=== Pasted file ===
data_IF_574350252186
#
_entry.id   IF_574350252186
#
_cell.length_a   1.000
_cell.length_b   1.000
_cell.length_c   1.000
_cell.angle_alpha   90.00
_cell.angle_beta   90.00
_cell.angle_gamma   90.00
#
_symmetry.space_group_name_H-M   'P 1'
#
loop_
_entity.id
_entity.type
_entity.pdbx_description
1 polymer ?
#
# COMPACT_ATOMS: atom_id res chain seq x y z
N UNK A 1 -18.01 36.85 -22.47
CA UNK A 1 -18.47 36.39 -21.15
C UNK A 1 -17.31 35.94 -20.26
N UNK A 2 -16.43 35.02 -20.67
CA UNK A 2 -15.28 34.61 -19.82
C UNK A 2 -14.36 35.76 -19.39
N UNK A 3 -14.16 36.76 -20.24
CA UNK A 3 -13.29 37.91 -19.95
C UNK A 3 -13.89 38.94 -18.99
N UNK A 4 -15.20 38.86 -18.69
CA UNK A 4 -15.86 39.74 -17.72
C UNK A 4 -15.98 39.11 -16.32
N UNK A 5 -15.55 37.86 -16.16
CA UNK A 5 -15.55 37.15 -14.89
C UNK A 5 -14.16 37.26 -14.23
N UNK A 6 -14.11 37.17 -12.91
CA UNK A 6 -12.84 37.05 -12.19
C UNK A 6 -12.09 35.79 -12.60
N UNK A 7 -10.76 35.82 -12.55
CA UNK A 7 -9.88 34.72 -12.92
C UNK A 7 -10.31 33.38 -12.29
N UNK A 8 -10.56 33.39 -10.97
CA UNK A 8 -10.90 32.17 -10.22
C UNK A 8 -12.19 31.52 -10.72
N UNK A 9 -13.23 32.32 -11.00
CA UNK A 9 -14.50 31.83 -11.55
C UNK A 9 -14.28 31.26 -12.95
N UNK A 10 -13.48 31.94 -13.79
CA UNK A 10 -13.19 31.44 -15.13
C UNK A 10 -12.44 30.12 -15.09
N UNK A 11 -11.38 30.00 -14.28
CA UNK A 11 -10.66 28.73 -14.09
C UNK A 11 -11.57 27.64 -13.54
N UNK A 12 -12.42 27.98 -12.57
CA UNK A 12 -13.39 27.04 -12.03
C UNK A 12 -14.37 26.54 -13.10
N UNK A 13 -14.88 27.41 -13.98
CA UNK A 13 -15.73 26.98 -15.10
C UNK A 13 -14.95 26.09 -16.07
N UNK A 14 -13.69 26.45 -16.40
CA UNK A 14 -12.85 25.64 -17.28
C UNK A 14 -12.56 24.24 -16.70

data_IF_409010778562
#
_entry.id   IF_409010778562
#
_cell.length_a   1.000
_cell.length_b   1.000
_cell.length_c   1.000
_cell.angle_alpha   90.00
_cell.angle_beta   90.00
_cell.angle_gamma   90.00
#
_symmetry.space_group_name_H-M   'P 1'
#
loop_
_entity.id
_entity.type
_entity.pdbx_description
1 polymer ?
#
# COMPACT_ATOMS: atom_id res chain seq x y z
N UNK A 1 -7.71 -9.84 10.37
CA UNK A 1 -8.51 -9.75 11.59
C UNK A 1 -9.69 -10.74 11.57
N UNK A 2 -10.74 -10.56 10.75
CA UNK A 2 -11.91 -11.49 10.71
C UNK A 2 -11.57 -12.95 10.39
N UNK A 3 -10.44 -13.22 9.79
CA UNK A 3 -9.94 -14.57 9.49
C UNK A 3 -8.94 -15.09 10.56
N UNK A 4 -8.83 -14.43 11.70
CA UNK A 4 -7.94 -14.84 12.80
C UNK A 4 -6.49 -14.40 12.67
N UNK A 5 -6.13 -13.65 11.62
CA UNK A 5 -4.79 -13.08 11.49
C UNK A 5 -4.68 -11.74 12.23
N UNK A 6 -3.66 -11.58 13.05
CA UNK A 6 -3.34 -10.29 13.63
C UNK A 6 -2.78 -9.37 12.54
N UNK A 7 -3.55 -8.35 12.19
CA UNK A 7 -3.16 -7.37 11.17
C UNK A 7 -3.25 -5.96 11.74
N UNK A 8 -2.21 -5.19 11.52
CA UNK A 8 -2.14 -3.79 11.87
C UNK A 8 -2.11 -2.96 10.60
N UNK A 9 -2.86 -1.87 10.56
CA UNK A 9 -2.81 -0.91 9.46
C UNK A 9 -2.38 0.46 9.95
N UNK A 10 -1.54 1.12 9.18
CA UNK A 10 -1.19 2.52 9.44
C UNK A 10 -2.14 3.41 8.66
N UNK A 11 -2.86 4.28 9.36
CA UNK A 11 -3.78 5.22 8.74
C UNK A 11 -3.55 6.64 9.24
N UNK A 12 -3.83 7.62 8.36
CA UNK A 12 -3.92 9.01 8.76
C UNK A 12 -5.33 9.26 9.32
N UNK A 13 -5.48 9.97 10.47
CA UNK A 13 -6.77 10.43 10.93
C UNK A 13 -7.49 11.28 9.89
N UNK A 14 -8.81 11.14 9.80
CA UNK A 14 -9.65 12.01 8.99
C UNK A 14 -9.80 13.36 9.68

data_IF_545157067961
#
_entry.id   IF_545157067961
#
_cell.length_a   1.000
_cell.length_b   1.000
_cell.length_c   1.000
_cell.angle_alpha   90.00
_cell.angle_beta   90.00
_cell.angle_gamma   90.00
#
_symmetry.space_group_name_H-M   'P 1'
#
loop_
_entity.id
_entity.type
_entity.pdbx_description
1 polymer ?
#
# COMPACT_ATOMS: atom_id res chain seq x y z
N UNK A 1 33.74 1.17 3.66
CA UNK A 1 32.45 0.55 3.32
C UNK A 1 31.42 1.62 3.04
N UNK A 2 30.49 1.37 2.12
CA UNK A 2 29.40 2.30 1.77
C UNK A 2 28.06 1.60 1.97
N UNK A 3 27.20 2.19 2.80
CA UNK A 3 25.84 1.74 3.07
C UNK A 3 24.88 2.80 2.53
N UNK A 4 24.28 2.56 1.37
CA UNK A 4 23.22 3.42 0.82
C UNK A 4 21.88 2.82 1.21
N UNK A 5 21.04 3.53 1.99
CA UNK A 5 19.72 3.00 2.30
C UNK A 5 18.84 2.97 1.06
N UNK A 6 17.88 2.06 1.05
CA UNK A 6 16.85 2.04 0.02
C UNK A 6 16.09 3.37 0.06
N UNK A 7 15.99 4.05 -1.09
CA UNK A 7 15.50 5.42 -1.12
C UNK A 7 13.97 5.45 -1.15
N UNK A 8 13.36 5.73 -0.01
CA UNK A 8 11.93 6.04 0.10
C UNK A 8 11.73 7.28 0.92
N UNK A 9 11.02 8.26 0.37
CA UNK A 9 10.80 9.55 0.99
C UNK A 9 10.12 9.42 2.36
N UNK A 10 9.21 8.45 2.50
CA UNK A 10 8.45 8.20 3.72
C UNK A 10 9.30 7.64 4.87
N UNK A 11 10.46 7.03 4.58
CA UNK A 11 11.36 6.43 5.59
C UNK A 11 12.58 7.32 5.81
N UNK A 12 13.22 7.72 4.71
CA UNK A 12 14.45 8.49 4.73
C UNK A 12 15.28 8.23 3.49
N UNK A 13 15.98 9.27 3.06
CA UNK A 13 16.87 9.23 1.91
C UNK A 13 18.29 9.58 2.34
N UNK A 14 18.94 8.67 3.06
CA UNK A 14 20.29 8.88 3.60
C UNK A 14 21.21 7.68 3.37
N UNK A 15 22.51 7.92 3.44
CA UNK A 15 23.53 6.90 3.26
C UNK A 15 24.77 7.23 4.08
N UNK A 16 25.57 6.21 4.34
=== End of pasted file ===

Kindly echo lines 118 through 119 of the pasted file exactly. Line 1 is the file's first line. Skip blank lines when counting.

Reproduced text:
C UNK A 12 -5.33 9.26 9.32
N UNK A 13 -5.48 9.97 10.47